1. Hash Rate leads Difficulty in identifying Bitcoin Miner Capitulation
  2. Buying during Miner Capitulation, when the Hash Rate starts to recover, is a wonderful strategy
  3. Going one step further, the majority of all draw downs can be eliminated from this strategy by waiting until the 10-day price SMA is above the 20 day price SMA
  4. Next time you see the Hash Ribbon buy signal, you would be wise to pay attention

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Quantitative Asset Management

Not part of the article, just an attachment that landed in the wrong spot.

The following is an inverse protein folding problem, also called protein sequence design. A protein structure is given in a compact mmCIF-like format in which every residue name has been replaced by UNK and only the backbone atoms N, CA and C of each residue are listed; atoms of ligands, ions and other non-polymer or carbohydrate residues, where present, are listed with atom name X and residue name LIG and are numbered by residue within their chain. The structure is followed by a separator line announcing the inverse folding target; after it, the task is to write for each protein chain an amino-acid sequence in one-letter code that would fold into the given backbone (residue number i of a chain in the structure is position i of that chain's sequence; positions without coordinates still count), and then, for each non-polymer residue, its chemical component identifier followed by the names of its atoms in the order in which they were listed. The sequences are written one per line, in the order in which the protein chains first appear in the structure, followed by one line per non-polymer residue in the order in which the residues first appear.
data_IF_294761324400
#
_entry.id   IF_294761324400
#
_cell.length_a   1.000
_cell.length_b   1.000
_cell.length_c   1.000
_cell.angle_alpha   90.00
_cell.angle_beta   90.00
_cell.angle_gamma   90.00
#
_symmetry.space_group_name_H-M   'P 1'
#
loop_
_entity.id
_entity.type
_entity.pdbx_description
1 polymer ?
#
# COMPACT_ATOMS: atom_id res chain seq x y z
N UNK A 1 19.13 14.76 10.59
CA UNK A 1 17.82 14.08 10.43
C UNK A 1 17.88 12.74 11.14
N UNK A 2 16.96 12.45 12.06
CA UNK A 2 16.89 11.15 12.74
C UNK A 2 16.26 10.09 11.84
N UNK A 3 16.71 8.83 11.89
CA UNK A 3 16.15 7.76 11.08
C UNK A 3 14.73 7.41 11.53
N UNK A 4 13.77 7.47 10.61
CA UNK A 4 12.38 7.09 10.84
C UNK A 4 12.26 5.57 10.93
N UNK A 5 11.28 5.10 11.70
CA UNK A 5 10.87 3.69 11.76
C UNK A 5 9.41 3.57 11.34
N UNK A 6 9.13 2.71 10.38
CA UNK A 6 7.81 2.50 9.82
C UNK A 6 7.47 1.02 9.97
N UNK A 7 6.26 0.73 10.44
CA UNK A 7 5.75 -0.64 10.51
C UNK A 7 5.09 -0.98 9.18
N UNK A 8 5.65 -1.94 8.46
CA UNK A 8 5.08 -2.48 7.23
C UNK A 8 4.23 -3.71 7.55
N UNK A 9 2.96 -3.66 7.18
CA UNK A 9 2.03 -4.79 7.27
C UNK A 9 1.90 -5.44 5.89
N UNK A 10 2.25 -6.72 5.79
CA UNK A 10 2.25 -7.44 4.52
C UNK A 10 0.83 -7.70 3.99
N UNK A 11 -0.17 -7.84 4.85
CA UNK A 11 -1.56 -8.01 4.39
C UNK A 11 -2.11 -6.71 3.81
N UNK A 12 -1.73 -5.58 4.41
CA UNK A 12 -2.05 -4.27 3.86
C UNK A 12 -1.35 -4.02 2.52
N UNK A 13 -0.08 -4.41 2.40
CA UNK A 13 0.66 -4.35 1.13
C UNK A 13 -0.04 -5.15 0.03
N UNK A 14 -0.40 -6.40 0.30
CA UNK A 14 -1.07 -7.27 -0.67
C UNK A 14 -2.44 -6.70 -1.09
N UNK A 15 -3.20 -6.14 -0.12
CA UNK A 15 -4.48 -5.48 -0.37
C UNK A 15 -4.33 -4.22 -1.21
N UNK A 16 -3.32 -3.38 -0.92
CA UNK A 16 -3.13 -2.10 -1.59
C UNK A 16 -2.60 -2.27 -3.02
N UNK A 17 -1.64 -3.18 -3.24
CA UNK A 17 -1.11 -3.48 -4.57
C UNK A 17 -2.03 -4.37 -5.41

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Any Backtest performance returns presented represent hypothetical returns and are meant to simulate how a strategy would have performed during the period shown had the strategy been implemented during that time. Backtested/simulated performance returns are hypothetical and do not reflect trading in actual accounts. Backtest returns are provided for informational purposes only to indicate historical performance had the strategy been implemented over the relevant time period. Backtested performance results have inherent limitations as to their relevance and use. One of the limitations of hypothetical performance results is that they are generally prepared with the benefit of hindsight. In addition, hypothetical trading does not involve financial risk, and no hypothetical trading record can completely account for the impact of financial risk in actual trading, such as the ability to withstand losses or to adhere to a particular trading program in spite of trading losses, all of which can also adversely affect actual trading results. There are numerous other factors related to the markets in general and to the implementation of any specific trading program which cannot be fully accounted for in the preparation of hypothetical performance results, all of which can adversely affect actual trading results. Any and all of these factors mean that no representation is being made that strategies presented here will achieve performance similar to that shown, and in any case, past performance is no guarantee of future performance.